Fast-forward to 2014 and the latest figures somehow peg the unemployment rate at a relatively comfortable 5.8 percent.
But anyone who’s paying attention understands that the economy isn’t anywhere near as good as that figure suggests. Even though the underemployment rate—the number which includes folks who have part-time jobs but would like more work—has fallen in recent months, it still remains relatively high at 11.5 percent. (It’s important to keep in mind that neither of these numbers include the fact that the labor participation rate is the lowest it’s been since the late 1970s.)
So the economy is shaky, at best, and as a result, it’s likely many businesses will be forced to consider whether reducing head count makes sense in terms of ensuring long-term financial vitality.
While you can’t know for sure whether your company is considering layoffs, there are scores of warning signs—like the ones described here—that might indicate staff reductions are on the horizon.
If you think your company might downsize sometime soon, here’s what you’ve got to do:
1. Sharpen your résumé and portfolio
When’s the last time you looked at your résumé? If it’s been awhile, chances are you’ll be embarrassed by what you see.
It’s in your best interest to keep your résumé current—as well as your creative portfolio—regardless of whether you think your company might be considering layoffs. After all, you never know when you might meet the right person who could connect you with the job of your dreams.
In other words, the opportunity of a lifetime might present itself to you at any moment, so since that’s the case, you’ve always got to be ready for whatever might come your way.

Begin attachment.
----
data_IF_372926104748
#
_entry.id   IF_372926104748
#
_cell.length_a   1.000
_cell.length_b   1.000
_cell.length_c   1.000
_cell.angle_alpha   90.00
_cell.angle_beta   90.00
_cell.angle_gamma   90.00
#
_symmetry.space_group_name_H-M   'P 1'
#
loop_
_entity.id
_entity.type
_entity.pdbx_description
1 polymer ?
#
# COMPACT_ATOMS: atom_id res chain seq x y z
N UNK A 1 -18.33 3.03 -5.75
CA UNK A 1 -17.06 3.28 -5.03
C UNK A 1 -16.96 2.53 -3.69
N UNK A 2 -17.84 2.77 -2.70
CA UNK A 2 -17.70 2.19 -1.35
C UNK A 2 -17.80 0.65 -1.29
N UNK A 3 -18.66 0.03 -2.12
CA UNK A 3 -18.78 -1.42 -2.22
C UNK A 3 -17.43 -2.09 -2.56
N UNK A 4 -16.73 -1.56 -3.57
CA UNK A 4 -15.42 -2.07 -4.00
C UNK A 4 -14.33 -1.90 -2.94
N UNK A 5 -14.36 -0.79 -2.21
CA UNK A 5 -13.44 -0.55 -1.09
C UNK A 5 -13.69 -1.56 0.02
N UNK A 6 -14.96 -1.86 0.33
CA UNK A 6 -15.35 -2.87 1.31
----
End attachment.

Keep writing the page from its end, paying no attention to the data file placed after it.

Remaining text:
Believe it or not, there are over 332 million professionals on LinkedIn.
Many people use the world’s largest business-oriented social networking site to stay in touch with former colleagues and promote their brands. Others use it to look for jobs.
Recruiters use it to find candidates to fill vacancies.
LinkedIn is a platform you can leverage to further your personal brand. So you should strongly consider regularly updating your profile. Who knows? You very well might pique the interest of prospective employers.
3. Start scanning job boards
There are more than 30 million businesses in the United States alone: Are you working for your dream company?
Whatever your employment situation may be, it’s never a bad time to start doing things like setting up Google Alerts for other jobs you’re interested in. You should also consider looking for desirable positions on sites like Glassdoor, LinkedIn, Career Builder and Craigslist often.
Even if things are going well at your job, you never know when the right opportunity might open up—even one that’s better than you can imagine. But you won’t find it if you’re not looking.
4. Look for other ways to make some money on the side
Everybody wants to earn an extra buck.
If you think your steady paycheck might become a thing of the past sooner than you’d like, it’s time you start figuring out ways to earn some more cash.
If you’re the creative type, there’s a good chance you’ll be able to find some freelance opportunities if you look hard enough. Looking for manual labor? Why not offer to split firewood for your neighbors or mow their lawns? If neither of those options are appealing, you could always try to pick up some bartending shifts at the local pub.
Once you get your first taste of what it’s like to have a supplemental stream of revenue, you’ll never look back. In addition to being awesome, extra sources of income also put you in a better position to weather the proverbial storm that would result if you’re laid off from your full-time gig. At the very least, it’ll serve as a cushion that’ll help soften the blow.
Let’s hope none of us get laid off. But unfortunately, these things happen to good people—and more often than we’d like to think.
While you can’t prevent your company from laying anyone off, you can put yourself in a position to be prepared in the event it occurs.
The world is unpredictable, so be ready for anything: That’s how you’ll be sure to land on your feet—no matter what happens.